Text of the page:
Young minds, innovative sustainability

Local Killarney resident, Gabriel Ally with is GezaJozi e-Trike invention aimed at doubling the output of trolley recyclers and improving their safety on the road.
Local Killarney resident, Gabriel Ally with is GezaJozi e-Trike invention aimed at doubling the output of trolley recyclers and improving their safety on the road.

The challenge began nine months ago when the City sought ideas that could change the world and accelerate innovation in Joburg.

Eighty six proposals were reduced to eight. Each of the eight finalists received R250 000 to build a prototype of their idea, and were offered in-depth technical support to improve their ideas and help them present their pitches.

These finalists presented their prototypes and businesses to a panel of judges including an independent team of entrepreneurs and technical experts.

MMC for Economic Development, Ruby Mathang, spoke at the prize-giving ceremony held at Resolution Circle Towers, citing the importance of developing a green economy as one of the City’s core strategic objectives.

“This is aligned with the National Development Plan, which calls for mutual benefits between sustainable development and low carbon [output], increasing employment and reducing inequality,” said Mathang. “It is also aligned with the provincial strategy which states ‘we will make the transition towards clean, innovative, resource-efficient, low carbon technologies and infrastructure’.”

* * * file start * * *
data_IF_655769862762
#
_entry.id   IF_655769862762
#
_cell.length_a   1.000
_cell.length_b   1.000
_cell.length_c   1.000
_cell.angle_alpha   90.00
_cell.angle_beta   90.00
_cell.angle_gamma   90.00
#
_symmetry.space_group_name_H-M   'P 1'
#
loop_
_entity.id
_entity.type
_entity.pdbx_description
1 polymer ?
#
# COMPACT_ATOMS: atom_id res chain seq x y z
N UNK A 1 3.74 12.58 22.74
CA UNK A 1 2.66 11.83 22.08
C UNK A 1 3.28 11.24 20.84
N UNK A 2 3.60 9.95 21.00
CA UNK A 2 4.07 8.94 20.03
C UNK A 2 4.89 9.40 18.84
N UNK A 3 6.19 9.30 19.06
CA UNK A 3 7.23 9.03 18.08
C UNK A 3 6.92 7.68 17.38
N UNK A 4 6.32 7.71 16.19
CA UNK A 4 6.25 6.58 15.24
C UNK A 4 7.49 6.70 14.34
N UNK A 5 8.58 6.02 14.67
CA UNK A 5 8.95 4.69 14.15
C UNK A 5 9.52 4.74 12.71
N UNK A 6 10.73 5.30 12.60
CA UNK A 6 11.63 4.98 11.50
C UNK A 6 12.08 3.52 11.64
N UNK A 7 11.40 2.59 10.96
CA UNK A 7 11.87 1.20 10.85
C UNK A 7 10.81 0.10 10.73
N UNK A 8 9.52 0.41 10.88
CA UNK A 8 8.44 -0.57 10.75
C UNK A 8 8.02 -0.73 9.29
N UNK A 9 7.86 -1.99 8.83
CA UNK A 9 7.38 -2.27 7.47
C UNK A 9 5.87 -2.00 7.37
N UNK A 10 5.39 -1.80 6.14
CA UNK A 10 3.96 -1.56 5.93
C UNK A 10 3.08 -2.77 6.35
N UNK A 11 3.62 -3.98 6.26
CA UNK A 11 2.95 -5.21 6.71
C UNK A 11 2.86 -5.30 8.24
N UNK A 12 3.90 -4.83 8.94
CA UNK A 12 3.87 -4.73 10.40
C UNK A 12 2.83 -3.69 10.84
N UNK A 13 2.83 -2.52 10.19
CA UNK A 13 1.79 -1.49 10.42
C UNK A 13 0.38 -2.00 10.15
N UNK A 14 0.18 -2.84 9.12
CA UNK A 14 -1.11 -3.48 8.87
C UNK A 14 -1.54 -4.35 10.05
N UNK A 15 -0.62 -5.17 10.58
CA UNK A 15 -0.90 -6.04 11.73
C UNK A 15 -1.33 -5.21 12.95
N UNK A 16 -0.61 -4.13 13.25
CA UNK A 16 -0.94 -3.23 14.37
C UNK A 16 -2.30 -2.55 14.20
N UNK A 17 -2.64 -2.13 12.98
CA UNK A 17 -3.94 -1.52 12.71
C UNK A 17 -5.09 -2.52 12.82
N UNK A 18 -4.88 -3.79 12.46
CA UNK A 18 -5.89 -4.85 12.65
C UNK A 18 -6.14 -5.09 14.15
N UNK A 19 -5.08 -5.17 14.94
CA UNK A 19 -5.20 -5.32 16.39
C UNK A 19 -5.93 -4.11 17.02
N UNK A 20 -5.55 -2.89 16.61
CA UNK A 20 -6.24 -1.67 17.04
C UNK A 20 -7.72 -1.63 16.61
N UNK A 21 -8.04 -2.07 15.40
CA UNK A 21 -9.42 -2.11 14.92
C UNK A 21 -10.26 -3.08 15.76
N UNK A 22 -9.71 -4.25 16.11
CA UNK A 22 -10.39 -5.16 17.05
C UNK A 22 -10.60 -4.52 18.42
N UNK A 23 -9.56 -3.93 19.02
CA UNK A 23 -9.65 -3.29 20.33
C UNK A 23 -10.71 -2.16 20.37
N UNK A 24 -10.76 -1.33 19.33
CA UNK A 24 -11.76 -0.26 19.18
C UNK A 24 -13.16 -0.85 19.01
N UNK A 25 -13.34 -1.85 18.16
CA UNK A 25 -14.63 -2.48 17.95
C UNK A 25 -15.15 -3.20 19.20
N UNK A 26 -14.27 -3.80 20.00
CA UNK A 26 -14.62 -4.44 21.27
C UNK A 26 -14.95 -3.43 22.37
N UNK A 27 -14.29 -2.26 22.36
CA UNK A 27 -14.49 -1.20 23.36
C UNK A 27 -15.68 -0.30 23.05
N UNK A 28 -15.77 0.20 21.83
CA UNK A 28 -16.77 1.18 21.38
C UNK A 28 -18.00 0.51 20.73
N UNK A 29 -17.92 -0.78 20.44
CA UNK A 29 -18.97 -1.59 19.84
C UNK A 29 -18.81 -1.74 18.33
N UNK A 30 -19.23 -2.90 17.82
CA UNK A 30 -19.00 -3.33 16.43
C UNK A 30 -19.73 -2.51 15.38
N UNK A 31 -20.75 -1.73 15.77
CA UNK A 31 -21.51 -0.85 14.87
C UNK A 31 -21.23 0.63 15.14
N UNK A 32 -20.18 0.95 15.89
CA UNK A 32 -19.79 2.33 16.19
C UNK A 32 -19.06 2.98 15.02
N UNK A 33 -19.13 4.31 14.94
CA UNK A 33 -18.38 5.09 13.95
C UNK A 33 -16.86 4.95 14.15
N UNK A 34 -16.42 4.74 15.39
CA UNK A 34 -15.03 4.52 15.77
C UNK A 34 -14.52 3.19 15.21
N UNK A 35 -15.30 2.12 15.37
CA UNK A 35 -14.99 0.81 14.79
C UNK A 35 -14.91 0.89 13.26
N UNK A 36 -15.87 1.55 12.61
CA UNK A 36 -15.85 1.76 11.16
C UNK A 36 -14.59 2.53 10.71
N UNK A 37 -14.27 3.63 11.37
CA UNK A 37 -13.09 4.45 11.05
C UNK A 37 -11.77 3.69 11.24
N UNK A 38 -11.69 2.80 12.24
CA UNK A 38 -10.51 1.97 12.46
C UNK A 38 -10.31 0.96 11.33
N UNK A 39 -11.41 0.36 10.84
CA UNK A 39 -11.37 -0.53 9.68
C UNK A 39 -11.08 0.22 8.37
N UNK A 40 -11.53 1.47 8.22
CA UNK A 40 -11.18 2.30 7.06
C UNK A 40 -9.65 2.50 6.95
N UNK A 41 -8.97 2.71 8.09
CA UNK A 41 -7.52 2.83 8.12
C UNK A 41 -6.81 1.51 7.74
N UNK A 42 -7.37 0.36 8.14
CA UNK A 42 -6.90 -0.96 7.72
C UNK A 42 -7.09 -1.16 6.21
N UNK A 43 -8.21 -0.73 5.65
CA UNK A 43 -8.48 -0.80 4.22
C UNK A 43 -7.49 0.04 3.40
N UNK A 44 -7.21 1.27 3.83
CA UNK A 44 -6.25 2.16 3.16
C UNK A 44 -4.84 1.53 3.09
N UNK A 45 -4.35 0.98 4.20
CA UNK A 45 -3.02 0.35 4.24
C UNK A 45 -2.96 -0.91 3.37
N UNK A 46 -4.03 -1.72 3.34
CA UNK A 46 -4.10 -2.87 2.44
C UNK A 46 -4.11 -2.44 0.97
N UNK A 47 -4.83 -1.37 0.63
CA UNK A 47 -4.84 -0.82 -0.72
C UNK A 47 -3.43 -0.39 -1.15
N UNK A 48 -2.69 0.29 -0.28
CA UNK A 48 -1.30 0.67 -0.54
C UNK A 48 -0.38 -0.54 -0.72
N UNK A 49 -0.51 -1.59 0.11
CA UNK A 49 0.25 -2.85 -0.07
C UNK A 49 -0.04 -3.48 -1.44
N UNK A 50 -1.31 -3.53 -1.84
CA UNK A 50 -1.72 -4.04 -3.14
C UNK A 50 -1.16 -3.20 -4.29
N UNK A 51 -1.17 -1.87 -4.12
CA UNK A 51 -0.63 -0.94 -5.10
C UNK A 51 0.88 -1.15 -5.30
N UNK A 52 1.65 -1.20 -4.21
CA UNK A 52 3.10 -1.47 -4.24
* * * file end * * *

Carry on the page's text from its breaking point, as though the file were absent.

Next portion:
An excited Paseka Lesolang from Pretoria took the first prize of R1 million for his Leak-Less Valve which prevents up to 70 percent of water loss in the case of a toilet leak.

Sean Moolman of PowerOptimal also based in Pretoria, was awarded R500 000 for his PowerOptimal power demand management technology which helps reduce peak power demand by 30 to 50 percent. For commercial customers this can mean a 20 percent saving on their electricity bill.

Local Killarney resident, Gabriel Ally of GezaJozi won R300 000 for his Recycle e-Trike – a 500W electrically-assisted tricycle. It is designed to double the output of trolley recyclers and improve their safety on the road. It can transport 150kg of recyclable waste over a distance of 50km.

Yolandi Schoeman from Pretoria-based Baoberry, also won R300 000 for her AqueouSphere floating treatment wetland that can help address the city’s water and sanitation challenges due to urbanisation.

Details: www.joburg.org.za

  AUTHOR
Joni Tollner
Journalist

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